✓ You could also build a community of value out there, although you’re kind of leasing space on Meta and not really owning it. The upside of social is that you can build a tribe and share positive news, great products, and create active groups.
The downside is that one black eye will go viral really fast. Take Peloton; as I’m writing this, they’ve faced major stumbles in their business – TV deaths, product recalls, and slowdowns in demand – and the news spread like wildfire across social media. But if your brand and product are high quality, you can build a strong community of value with the right people. So, let’s give the benefit of the doubt and check this box.
❌ But you’re still placing social media at the center of everything you’re doing. You’re still relying on Meta to be the middleman for your story, success, and tribe. That’s a major red eye and fails this checkpoint. Doesn’t need much more explanation here; you can’t say you own the customer relationship when Meta is in the middle of it all.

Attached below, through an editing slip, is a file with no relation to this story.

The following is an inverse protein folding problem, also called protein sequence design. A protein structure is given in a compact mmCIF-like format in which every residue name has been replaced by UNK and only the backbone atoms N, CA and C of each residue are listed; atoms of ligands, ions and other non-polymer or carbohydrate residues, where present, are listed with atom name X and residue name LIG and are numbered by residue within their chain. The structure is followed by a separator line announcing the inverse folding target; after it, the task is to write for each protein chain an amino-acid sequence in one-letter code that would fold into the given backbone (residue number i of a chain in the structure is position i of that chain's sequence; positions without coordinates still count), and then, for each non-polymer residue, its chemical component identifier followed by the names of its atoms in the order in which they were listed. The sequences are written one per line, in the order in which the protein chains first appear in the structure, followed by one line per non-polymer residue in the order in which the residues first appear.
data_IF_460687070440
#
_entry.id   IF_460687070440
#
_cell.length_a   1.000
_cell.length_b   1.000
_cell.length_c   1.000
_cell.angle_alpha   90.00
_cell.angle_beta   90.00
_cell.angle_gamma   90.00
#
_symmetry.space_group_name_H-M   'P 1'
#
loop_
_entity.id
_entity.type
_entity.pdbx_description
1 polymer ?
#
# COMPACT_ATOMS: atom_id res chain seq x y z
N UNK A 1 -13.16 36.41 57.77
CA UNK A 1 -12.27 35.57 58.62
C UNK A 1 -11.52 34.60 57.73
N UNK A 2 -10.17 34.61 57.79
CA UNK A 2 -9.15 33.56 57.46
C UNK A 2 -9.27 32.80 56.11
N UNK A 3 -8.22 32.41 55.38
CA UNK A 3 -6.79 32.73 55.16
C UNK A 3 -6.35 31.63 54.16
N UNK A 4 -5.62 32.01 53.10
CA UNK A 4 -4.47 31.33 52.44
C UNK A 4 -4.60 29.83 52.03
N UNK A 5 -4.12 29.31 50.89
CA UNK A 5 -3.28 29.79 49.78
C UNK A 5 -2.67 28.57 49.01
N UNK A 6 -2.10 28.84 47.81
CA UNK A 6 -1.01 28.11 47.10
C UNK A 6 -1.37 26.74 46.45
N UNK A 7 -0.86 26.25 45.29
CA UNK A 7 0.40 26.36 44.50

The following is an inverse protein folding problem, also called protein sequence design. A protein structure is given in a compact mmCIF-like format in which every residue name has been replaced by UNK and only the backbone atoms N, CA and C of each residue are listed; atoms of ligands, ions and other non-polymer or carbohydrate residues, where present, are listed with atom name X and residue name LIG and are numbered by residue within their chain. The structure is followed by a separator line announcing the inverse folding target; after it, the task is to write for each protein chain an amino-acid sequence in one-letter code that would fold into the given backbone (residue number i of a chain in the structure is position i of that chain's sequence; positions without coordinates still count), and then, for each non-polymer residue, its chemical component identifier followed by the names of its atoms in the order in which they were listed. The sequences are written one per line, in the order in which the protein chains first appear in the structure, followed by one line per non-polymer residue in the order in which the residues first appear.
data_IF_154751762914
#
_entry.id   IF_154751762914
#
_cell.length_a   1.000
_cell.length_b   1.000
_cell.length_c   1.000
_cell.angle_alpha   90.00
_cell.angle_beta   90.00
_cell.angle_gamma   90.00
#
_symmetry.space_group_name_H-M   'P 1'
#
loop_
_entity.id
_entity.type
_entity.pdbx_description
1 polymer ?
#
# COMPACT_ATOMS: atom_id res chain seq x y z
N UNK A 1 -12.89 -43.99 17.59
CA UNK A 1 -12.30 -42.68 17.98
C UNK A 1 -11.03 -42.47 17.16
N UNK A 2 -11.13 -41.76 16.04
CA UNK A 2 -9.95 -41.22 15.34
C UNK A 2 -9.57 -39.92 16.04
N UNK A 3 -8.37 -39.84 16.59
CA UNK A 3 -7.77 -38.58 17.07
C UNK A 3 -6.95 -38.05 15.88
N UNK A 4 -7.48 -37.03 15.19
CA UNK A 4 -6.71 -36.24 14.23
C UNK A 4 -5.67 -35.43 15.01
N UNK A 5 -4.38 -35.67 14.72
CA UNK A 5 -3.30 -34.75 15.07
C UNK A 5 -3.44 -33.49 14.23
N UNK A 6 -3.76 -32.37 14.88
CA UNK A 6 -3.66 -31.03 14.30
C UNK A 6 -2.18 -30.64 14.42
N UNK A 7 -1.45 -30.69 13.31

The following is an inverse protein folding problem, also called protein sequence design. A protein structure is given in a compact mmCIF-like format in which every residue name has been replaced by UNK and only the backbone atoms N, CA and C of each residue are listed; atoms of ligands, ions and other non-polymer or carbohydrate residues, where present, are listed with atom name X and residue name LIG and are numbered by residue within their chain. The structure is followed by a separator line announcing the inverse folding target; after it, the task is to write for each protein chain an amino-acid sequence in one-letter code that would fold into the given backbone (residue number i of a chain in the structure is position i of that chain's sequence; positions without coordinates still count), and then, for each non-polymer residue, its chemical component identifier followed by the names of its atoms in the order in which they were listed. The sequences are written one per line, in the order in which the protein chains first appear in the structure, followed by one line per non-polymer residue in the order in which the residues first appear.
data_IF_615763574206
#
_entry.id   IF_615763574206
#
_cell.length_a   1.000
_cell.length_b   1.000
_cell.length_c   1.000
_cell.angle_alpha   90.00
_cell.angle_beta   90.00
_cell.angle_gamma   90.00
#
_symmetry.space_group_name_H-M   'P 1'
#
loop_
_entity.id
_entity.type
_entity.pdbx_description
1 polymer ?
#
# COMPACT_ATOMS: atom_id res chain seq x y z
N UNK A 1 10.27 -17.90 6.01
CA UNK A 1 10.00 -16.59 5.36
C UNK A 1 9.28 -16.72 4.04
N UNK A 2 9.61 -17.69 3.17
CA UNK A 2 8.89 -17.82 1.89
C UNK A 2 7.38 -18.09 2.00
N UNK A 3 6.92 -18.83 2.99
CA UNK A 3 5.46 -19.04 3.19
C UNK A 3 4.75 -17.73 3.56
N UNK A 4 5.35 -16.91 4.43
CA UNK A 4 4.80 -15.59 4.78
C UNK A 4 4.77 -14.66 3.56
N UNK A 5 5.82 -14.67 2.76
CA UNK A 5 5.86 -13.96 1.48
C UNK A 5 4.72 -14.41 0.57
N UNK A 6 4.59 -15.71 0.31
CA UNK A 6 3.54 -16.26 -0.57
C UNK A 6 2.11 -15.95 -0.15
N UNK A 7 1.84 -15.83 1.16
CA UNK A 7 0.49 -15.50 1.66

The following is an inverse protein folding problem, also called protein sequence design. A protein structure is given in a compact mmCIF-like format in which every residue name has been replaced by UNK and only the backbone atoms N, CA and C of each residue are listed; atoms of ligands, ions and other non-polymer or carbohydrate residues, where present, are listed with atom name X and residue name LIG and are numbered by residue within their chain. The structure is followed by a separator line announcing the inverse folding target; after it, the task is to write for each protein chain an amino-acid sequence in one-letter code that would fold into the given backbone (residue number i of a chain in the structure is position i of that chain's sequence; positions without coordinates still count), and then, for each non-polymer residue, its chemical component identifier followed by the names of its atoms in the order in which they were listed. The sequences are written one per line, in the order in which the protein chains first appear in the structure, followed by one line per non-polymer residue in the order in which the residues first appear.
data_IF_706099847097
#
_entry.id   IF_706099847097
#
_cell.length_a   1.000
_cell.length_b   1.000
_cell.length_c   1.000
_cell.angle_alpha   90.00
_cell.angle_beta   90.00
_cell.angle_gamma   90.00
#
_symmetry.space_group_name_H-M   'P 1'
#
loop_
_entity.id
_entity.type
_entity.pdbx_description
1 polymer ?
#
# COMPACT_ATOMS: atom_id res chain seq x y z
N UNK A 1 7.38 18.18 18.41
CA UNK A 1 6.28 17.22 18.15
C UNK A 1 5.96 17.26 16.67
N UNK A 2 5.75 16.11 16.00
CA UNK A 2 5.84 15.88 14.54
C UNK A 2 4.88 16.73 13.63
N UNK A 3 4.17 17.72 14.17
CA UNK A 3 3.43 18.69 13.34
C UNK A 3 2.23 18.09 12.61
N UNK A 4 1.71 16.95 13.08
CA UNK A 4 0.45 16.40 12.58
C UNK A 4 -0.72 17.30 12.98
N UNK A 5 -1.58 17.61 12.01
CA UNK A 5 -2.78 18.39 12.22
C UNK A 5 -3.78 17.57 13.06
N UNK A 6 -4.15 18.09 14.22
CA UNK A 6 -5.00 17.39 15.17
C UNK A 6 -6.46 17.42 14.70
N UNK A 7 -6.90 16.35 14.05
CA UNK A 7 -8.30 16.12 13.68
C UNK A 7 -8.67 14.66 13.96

❌ Because Meta wants to remain the middleman, they have little incentive to share data with you. In their drive to remain the middleman, Meta, Twitter, and even Google will not give you enough data-driven insights to help you make bigger business decisions.
The data they do provide is geared around helping you run better ads, build better audiences, establish in-social groups and increase social engagement. Those insights don’t help much if you’re trying to run an e-commerce store beyond social media.